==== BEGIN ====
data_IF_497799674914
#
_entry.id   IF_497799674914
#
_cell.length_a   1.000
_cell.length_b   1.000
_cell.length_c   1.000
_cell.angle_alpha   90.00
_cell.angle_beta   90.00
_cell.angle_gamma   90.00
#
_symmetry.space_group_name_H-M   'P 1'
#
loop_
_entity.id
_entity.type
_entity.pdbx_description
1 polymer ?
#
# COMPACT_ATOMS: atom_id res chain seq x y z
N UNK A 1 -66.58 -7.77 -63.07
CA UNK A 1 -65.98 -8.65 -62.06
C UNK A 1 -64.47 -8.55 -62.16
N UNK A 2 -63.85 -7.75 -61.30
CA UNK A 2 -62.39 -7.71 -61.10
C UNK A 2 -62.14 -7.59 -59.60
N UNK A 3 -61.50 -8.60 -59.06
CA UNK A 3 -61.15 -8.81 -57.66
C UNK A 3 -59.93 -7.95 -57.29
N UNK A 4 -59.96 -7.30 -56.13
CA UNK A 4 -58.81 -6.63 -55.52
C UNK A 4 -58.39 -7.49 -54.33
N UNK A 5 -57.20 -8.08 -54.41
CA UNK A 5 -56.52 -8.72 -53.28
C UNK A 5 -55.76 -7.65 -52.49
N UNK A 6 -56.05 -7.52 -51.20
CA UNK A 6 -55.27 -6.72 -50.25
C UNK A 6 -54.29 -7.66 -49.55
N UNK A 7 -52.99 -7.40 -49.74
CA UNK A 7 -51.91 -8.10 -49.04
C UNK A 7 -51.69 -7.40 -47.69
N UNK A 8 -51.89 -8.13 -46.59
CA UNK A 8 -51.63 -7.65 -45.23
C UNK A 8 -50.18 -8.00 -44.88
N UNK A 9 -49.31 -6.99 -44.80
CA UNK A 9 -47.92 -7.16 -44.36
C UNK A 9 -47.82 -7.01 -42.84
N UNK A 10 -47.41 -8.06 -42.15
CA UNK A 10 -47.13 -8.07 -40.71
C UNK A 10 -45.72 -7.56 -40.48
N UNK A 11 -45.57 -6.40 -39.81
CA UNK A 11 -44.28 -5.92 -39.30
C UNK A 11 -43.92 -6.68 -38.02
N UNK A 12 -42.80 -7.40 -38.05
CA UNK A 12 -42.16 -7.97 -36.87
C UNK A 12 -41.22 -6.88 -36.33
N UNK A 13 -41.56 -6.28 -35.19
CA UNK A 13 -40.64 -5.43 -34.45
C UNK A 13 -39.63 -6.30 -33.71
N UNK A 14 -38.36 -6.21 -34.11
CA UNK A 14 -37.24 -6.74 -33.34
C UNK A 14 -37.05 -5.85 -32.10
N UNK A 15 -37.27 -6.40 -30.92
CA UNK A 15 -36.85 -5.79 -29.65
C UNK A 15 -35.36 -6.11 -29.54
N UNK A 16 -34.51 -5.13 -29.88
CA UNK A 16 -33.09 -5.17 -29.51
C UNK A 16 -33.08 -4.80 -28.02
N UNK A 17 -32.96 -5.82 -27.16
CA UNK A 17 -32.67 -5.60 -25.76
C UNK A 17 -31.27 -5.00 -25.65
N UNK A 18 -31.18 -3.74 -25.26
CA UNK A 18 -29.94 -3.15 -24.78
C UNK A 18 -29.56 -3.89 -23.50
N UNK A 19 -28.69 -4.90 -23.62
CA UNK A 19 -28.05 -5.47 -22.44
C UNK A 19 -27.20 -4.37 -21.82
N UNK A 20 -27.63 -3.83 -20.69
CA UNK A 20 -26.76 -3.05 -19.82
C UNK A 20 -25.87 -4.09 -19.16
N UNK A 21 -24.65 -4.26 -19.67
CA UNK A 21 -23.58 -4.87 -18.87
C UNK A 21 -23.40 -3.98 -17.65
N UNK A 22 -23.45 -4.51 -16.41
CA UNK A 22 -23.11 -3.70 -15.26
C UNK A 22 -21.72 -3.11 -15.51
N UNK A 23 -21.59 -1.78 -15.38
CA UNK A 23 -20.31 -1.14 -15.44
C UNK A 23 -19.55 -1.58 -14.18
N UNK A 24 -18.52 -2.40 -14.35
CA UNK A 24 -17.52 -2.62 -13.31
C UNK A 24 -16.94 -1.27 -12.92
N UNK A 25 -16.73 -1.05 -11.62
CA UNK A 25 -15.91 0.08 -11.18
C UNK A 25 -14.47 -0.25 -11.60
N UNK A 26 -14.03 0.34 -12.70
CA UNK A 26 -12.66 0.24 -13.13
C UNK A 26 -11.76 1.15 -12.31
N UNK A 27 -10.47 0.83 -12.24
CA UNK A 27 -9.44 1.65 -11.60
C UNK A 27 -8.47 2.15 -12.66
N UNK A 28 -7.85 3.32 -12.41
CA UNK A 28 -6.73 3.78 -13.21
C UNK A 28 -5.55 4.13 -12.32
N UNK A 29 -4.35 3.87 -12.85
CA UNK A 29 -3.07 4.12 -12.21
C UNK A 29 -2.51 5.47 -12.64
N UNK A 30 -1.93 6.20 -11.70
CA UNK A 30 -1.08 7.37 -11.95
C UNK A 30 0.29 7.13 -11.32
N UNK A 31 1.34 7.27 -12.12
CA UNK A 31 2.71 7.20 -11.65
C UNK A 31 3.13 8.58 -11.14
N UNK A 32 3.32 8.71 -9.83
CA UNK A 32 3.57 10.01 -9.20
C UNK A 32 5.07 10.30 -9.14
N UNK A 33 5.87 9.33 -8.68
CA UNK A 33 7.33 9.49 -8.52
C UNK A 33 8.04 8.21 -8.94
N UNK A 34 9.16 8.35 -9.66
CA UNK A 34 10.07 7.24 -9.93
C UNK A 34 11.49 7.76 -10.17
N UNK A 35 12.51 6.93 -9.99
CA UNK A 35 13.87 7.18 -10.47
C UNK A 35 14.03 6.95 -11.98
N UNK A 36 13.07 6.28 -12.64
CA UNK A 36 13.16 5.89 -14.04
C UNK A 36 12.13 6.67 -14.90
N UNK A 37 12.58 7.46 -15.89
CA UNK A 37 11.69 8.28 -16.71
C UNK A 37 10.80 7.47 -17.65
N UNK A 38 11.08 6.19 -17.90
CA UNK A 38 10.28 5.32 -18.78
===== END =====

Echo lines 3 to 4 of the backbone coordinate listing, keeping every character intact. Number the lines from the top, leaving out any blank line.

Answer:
_entry.id   IF_497799674914
#